Good Morning from Prince Edward Island, 

Put the kettle on, let’s have a tea and talk about musical things….

Summer has hit. What a wacky season. I do not remember ever turning the furnace on July 1 before, only to have 4 four days later a sweltering heat wave.

We are excited to share the fact that in our Garden Theatre will host the show IRELAND MEETS SCOTLAND, a high-calibre celebration of Celtic heritage, music and dance. 

The show will be performed Wednesday evenings July 17-Aug 28 8 pm. $20 adults, $15 seniors, $10 children under 12.

IRELAND MEETS SCOTLAND tells the compelling story of Irish and Scottish immigrants leaving their homelands in the 1800s and meeting in the New World, many of them here on Prince Edward Island. The story is told primarily through music and dance, with just enough prose and poetry laced with humour to set the scenes in the mind’s eye of the audience.

This year Ireland Meets Scotland features Sean Kemp and Tristan Jeffrey on fiddle, Amanda Mark on flute & tin whistle, Kevin Jeffrey on guitar & vocals, and Celtic dancers Abigail Rogers and Madelyn Murdock.

Ireland Meets Scotland show is significant since it celebrates the Scottish and Irish heritage of Prince Edward Island, and new immigrants settling on PEI. The 2019 season will be a reunion of original cast members from the show’s critically acclaimed run during 1999-2002.

You have to love the Celts. This video, Dear Brother, celebrates brothers first and foremost. 

By the time this arrives in your mailbox, we will be on our way to see the worlds largest annual indoor show, the Royal Nova Scotia International Tattoo in Halifax, Nova Scotia.

It got me thinking, where did the word Tattoo for a musical extravaganza come from? Over to Wikipedia and lo and behold. A tattoo is a military performance of music or display of armed forces in general. The term comes from the early 17th-century Dutch phrase doe den tap toe ("turn off the tap"), a signal sounded by drummers or trumpeters to instruct innkeepers near military garrisons to stop serving beer and for soldiers to return to their barracks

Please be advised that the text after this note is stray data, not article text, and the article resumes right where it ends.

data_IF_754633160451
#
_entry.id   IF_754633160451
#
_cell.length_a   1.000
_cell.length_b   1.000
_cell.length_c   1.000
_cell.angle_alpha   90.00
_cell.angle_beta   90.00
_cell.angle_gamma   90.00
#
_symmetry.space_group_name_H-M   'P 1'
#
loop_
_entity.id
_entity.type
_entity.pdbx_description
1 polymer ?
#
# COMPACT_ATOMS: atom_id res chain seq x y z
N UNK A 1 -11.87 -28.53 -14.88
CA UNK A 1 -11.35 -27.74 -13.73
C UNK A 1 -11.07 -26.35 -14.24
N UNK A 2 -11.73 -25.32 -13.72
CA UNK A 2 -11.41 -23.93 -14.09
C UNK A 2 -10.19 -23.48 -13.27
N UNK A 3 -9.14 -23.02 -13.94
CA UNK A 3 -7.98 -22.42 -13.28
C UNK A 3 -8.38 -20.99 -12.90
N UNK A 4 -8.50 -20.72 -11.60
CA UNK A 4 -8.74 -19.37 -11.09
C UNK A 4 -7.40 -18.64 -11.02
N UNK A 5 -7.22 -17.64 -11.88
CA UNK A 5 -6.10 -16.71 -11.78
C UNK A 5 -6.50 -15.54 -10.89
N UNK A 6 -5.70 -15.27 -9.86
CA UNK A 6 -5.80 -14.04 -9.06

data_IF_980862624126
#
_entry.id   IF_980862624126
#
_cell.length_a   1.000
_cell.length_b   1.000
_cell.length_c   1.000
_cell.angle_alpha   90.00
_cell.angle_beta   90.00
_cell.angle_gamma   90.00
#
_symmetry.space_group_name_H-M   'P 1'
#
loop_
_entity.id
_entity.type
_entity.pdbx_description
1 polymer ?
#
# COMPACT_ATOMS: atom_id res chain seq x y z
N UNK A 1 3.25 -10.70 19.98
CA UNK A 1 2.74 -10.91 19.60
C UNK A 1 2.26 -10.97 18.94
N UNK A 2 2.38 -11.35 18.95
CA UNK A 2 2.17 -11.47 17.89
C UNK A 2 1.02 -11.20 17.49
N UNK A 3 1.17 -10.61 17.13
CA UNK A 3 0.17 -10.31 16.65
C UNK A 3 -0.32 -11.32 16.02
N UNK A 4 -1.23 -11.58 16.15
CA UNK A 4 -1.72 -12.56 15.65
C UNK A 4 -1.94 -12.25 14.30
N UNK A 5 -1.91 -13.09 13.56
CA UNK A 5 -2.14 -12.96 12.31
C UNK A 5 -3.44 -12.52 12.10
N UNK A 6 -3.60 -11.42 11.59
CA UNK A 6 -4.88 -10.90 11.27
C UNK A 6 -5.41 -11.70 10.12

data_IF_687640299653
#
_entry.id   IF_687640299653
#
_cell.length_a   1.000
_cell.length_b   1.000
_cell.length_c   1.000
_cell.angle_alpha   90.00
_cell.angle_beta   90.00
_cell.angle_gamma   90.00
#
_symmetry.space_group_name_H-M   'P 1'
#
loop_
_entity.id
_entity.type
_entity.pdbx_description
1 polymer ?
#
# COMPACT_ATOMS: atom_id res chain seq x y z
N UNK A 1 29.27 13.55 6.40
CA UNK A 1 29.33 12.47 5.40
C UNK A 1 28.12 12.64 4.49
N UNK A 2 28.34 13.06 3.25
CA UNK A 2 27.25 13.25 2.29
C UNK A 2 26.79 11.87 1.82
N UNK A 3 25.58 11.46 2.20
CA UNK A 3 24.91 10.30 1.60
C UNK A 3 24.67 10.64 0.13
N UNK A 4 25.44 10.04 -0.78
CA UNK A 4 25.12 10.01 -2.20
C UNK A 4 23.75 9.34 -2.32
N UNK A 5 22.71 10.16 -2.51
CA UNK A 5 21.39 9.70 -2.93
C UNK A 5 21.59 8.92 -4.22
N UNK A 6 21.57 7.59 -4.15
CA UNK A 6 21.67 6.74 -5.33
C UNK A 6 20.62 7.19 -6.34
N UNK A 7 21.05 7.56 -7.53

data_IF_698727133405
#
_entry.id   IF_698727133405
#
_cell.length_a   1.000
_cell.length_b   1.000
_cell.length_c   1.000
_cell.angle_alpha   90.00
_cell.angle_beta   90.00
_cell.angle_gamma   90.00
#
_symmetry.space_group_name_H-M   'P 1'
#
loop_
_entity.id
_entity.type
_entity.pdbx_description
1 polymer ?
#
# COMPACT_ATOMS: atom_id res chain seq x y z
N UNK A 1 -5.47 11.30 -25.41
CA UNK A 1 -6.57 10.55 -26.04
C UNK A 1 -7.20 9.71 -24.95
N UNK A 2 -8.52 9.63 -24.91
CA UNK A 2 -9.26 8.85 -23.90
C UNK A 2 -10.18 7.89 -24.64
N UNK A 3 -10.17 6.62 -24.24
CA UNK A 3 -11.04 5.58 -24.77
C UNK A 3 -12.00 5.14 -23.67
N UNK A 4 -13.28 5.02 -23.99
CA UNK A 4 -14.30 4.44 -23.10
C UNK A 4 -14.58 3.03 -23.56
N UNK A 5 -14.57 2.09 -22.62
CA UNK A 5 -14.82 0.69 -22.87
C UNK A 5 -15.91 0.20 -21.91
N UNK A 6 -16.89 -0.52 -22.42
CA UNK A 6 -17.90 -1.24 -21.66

A wee taste of a tattoo...

This Sunday at 11:45 in our Garden Theatre, the Winnipeg Youth Chorus will perform for 20 minutes or so.  The WYC has an innovative style believing that choral excellence is achieved through proper training, hard work and instilling within the members a love for what they do, an enthusiasm for performance, and pursuit of excellence. I am sad, we will miss it.

“I love to hear a choir. I love the humanity...to see the faces of real people devoting themselves to a piece of music. I like the teamwork. It makes me feel optimistic about the human race when I see them cooperating like that.” ~ Paul McCartney

In the spirit of this writing, I have been listening to one of my favourites, Loreena McKennitt. 

Apple Editors' Notes

Loreena McKennitt's songs unfurl like medieval tapestry, revealing vibrant colour and mystical detail that seem beyond the capacity of earthly mortals. The Canadian singer can hold a note as long as anybody, and on "The Mystic's Dream" (1996) she draws out a heavenly vibrato over a track that rumbles like the end of the world: Celtic and Moroccan instruments weave a dense web of sound over baritone Gregorian-style chants. These fusions are her forte. "The Gates of Istanbul," for instance, from 2006, dances over a tight, syncopated beat while lyrics portray music itself as a cosmic North Star. Take a listen here.

So many of you have stopped me at the shop to say, you enjoy reading my blogs. I certainly appreciate the encouragement that you all offer.

(Hi to Lorraine from Maine.) 

Hope you have a wonderful weekend and a great week ahead. Stay cool. 

With love from Prince Edward Island.

Sincerely, 
Bruce

ps. 
Judge: Is there any reason you could not serve as a juror in this case?
Juror: I don't want to be away from my job that long.
Judge: Can't they do without you at work?
Juror: Yes, but I don't want them to know it.